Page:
William Kloman

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Laura Nyro is now the hippest thing in music. By the end of the year she may be the hottest as well…. "Eli and the Thirteenth Confession" describes, in 13 songs, ("Eli" and "The Confession" are two of them), a young woman's passage from childhood to maturity. The initial reviews were uniformly ecstatic, but the reviewers obviously had trouble fitting Laura into existing categories…. Her music—all of which she writes, arranges and sings to her own accompaniment has been called rock, jazz, soul and classical….

Like Bob Dylan, another writer who was discovered only after other artists began recording his songs, Laura Nyro is a poet. Dylan's images are rich literary constructions accompanied, troubadour-fashion, by music; Laura's poetry, however, is a totally musical form in which lyrics and melody are inseparable. She chooses words for their tonality, and the singer's voice becomes one instrument among many. Laura's lyrics are a staccato bombardment of sound which touches the senses before it can reach the mind….

Laura Nyro is perhaps the first fully urban composer to emerge from popular music. Her love of the city is expressed in the convulsively shifting moods of her music. When she sings the blues, it is an apartment house wall, untouched by the levee or the plantation. Her melodies capture the city's tempo the way Mozart's quartets captured the spicy nuances of 18th-century drawing rooms. Strains of Gershwin and Bernstein flash through Laura's songs…. But it is Bernstein without Bernstein's sentimentality, and Gershwin perhaps on acid….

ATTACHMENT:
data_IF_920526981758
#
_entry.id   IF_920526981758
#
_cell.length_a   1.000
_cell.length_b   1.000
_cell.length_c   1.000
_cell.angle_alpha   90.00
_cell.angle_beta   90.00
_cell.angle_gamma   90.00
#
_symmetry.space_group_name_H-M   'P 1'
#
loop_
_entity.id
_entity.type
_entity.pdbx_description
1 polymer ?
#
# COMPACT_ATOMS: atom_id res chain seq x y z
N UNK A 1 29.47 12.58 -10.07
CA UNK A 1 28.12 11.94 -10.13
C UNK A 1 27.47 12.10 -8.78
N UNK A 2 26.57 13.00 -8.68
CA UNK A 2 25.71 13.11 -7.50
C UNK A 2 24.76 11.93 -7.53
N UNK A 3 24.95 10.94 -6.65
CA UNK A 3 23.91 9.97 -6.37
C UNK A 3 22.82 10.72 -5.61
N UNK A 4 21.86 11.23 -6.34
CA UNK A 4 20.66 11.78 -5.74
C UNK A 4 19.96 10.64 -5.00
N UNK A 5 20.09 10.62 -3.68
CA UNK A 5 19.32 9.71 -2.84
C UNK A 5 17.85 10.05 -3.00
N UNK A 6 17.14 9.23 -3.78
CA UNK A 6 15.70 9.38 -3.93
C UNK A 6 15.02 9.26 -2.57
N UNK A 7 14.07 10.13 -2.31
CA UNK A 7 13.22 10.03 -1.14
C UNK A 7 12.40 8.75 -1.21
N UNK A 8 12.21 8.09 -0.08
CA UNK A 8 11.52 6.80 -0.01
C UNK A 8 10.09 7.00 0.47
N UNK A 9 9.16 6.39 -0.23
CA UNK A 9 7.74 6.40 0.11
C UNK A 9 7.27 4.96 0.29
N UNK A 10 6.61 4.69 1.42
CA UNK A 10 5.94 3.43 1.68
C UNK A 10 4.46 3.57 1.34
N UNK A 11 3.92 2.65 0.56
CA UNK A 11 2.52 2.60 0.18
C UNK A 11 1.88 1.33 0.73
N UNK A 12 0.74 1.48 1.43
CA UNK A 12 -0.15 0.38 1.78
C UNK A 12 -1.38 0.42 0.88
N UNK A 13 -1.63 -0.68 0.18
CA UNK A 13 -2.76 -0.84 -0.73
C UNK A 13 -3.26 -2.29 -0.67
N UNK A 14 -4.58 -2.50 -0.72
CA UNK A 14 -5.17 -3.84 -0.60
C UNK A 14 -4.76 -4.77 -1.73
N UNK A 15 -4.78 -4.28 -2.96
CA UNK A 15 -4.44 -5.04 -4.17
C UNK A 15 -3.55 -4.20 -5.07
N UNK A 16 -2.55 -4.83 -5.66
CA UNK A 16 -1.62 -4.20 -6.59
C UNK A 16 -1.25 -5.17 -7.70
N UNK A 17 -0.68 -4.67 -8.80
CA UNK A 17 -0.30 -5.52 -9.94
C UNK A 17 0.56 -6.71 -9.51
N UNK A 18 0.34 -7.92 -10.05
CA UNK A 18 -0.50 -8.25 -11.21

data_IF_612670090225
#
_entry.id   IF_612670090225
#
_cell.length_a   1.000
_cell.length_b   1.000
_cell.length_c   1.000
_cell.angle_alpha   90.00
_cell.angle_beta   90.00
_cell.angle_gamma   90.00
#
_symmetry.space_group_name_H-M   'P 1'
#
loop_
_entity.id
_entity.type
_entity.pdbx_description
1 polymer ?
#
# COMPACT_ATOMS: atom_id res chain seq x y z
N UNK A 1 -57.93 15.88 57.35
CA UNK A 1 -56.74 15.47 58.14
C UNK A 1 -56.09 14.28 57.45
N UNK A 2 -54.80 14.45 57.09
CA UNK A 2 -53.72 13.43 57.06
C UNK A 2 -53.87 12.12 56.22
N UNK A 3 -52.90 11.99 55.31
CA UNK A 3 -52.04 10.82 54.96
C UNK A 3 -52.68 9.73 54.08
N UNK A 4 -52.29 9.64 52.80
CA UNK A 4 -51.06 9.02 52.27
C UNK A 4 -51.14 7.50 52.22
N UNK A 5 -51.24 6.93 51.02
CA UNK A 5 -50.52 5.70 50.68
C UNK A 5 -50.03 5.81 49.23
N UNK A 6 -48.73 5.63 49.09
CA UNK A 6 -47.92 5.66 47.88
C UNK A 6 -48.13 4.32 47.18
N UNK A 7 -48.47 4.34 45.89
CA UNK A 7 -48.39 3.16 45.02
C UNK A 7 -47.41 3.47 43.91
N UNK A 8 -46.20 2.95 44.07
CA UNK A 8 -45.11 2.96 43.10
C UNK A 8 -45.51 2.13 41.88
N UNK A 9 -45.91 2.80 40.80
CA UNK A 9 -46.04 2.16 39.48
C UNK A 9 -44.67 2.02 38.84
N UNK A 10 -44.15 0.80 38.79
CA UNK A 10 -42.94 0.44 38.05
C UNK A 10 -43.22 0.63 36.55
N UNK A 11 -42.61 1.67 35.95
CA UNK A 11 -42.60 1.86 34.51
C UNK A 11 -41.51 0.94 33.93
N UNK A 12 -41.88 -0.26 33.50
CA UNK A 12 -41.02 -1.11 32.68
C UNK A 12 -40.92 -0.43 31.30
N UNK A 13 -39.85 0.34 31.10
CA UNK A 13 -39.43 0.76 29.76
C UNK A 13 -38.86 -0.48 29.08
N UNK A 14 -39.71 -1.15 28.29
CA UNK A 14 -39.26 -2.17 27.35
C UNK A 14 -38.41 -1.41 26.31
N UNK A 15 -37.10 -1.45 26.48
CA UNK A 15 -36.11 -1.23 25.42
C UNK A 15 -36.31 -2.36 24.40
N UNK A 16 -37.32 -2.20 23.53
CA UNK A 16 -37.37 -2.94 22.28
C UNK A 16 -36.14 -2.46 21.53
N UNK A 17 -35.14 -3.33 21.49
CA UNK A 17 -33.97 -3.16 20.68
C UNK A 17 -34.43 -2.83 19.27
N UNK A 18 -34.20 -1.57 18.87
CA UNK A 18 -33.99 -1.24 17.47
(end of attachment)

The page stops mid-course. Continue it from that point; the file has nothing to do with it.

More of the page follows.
"The struggle in the city is between health and sickness—God and the Devil. That's been my experience," Laura says. The Devil shows up frequently in her lyrics, and lately he has been losing….

[Her new album will be called "New York Tendaberry."] "Tendaberry" is a word Laura made up to describe the warm, tender core she perceives deep inside the city's grating exterior…. "Tendaberry" is not a romantic concept, because romance isn't what Laura Nyro sees at the center of things. It is the sensual, immediate experience of a 20-year-old woman who has looked into the heart of the city and transcended its decay with the knowledge that, somewhere beneath the dirt, God is alive and waiting.

William Kloman, "Laura Nyro: She's the Hippest—and Maybe the Hottest?" in The New York Times, Section II (© 1968 by The New York Times Company; reprinted by permission), October 6, 1968, p. 32.

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